[This essay was originally written in 2004. It’s observations are essentially unchanged in 2011.] In the 20th century world of specialization, artists found their position in society as the purveyors of new possibilities through open and free thought – from Picasso and Stravinsky to Jackson Pollock and Karlheinz Stockhausen. Having broken away from the intellectual[…]Read More
By ROBIN POGREBIN New York Times January 25, 2009 Read this article from the New York TimesRead More
For eight years, 1995-2003, the Symphony Orchestra Institute (SOI) published Harmony. It was a journal of thoughtful insight and opinion about the complex dynamics of symphony orchestra organizations. The journal presented essays and reports authored by practitioners, scholars, and other close observers of orchestras. In 2004 when the founder of the SOI, Paul Judy, gifted the SOI to the Eastman School of Music, the Orchestra Musician Forum and its website Polyphonic was created. The Harmony archives were included.
Many of these articles are still considered leading literature in the field. In our continued efforts to inform the orchestral community, we will feature these articles, from time to time, for those of you who would like to reread them, or for others who may have never had the opportunity to do so before.Read More
American orchestral musicians usually have some bits of information and notions about orchestra life in Europe, but what’s going on in Australia? Leila Kelleher gives us a glimpse at the past, present and future with her spotlight on Australian orchestras. So that you don’t have to look it up, the Australian Dollar is currently trading at about .81 vs. the US Dollar, and “loading” is a term describing a bonus payment such as doubling on a second instrument.Read More
About the orchestra Listen to l’Orchestre Symphonique de Montreal The first, and most important fact to know about the Montreal Symphony/Orchestre de Montréal (OSM) is that it’s a wonderful orchestra. I heard them during a recording session a number of years ago and was blown away, both by the beauty of the sound and the[…]Read More
August 29 is the 1-year anniversary of hurricane Katrina, which caused so much death and destruction, as well as pain and heartache, for New Orleans and other southern cities. America and the world watched with horror as one of our most beloved cities was flooded and most of its residents fled for their lives. The number of residents who didn’t make it to safety still shocks us all.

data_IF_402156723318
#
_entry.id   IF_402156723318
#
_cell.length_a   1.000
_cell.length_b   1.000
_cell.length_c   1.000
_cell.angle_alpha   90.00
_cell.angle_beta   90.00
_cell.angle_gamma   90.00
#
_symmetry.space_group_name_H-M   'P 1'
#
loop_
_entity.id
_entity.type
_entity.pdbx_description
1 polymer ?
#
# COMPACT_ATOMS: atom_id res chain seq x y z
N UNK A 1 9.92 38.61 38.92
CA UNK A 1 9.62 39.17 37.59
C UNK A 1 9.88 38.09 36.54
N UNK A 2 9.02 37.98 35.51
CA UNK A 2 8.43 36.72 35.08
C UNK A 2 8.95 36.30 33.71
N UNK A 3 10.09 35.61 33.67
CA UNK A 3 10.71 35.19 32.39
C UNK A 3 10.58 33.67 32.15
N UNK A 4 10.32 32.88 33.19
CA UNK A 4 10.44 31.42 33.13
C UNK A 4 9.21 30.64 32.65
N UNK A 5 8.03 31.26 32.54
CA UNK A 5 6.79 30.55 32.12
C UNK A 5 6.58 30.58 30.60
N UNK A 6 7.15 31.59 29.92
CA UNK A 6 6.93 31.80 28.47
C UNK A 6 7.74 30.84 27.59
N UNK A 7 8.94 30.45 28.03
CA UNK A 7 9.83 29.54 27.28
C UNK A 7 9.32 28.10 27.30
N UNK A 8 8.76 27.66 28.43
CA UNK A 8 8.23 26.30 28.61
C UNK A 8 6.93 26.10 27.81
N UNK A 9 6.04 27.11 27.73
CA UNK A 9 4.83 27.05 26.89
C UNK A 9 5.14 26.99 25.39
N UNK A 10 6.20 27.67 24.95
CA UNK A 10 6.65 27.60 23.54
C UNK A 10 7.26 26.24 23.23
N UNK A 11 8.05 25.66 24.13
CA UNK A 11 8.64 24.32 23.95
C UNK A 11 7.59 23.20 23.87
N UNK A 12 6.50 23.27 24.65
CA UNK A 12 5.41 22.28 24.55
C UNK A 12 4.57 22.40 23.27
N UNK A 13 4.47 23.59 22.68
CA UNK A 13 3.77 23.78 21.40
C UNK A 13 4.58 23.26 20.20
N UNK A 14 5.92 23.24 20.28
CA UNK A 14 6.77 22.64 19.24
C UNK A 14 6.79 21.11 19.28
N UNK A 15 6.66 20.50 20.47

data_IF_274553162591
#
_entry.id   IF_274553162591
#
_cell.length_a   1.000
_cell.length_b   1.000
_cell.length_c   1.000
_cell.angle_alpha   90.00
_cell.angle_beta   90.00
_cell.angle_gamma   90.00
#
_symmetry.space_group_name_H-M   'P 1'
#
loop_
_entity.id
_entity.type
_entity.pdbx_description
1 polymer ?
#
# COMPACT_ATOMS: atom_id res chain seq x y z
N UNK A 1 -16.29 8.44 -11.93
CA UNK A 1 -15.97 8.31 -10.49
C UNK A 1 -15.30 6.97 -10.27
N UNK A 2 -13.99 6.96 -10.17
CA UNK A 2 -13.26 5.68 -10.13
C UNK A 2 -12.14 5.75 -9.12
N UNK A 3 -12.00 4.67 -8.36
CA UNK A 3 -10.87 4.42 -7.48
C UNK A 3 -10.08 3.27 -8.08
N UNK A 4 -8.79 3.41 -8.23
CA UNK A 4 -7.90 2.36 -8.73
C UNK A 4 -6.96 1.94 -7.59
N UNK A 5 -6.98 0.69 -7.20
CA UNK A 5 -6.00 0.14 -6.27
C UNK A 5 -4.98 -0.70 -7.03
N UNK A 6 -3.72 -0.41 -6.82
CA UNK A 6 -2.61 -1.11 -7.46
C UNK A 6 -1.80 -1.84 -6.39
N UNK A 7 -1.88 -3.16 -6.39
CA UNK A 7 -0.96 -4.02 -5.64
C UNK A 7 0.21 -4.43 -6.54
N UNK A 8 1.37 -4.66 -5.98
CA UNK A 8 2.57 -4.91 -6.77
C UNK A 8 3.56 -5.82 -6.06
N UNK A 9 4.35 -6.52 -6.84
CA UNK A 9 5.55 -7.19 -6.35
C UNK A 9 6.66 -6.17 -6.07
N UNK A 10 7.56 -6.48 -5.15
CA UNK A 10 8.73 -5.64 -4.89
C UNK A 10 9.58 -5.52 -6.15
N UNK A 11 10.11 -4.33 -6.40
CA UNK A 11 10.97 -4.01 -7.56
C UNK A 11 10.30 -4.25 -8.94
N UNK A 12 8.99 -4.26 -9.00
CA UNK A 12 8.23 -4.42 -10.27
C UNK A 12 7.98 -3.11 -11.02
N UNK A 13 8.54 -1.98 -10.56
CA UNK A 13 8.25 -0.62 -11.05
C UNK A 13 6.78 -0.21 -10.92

In a gripping account, Ann Cohen, cellist with the Louisiana Philharmonic, describes what it was like for the musicians in New Orleans’ orchestra to cope with the aftermath of the hurricane in their struggles to deal with a sudden relocation, stay in contact with each other, find a means of making a living while the LPO was not performing, and ultimately, to bring their orchestra back in full force to the New Orleans community. The outpouring of assistance from musicians all around America is a tribute to our own sense of community, fostered by our deep union ties.
It’s a story of courage, conviction, and triumph.Read More
And the Band Stopped Playing is an account of the demise of the San Jose Symphony, written by Thomas Wolf of Wolf, Keens & Company and Nancy Glaze of the David and Lucille Packard Foundation, who funded the research for the book.
When the Hartford Symphony received a complimentary copy of the book, my Board President, David Roth, purchased a copy for every HSO Board member because he believed that the book told an important and timely story about our industry, and because the Hartford Symphony, like so many orchestras, is in the process of trying to figure out how to restructure itself. I asked David to write a review of the book, given how strong his reaction to it was.
Because the topic is so vitally important, I then asked Cheryl Fippen to write a review as well. Cheryl was a cellist with the San Jose Symphony at the time it ceased operations, and is a former Vice President of ROPA.
Both reviews discuss the merits of the analysis presented, and both concur that much was amiss with the SJS management. Cheryl corrects some mis-assertions she found in the text, and both point to the possibility of a conflict of interest vis-à-vis the Packard Foundation. David strongly recommends that the book be required reading for anyone involved in the symphony industry because it raises such valuable questions.Read More